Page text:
In Beowulf, we see into a moment in the process of converting pagan poetic culture into Christian culture, a process incomplete in the text of the poem, and perhaps forever incomplete in the real world.
The image of the self-reliant, single-minded, goal-oriented American defiantly destroyed in the quest to slay a mythical beast far from home on the great frontier of the open ocean has become a cultural icon—as inspiration and warning.
The chief danger of naivete is not that malicious men will destroy us, but that they will make us like them.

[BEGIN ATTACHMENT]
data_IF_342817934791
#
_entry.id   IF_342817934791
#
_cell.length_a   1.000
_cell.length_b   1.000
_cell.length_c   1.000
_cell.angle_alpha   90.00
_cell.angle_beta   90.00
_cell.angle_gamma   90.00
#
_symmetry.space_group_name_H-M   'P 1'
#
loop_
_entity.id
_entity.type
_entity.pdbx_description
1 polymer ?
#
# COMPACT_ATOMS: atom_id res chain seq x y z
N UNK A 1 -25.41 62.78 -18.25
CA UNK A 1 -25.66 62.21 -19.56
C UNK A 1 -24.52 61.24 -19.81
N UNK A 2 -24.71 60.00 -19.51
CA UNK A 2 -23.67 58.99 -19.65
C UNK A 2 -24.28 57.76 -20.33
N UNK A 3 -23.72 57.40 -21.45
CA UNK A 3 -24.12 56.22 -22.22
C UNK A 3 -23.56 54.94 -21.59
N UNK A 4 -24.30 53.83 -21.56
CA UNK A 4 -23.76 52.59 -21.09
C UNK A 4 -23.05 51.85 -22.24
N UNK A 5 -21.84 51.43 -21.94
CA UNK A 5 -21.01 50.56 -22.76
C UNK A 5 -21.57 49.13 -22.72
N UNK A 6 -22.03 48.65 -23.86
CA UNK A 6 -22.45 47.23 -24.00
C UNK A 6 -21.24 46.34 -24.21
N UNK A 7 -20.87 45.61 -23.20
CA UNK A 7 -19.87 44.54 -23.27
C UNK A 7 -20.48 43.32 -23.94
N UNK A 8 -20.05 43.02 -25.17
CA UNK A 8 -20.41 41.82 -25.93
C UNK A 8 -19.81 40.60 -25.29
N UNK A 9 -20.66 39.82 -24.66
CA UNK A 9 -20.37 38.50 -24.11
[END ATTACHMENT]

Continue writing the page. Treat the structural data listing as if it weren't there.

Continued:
The student of Latin and Greek classics had opportunity to reflect on the entire breadth of things that had engaged man, from theology to farming to poetry to medicine, in a continuous written record over thousands of years.
History is pushed along by God and He deals with people either as believers or unbelievers.
What force on earth can be found that answers for the sins of the past, recalls the dead to life, and promises a better future?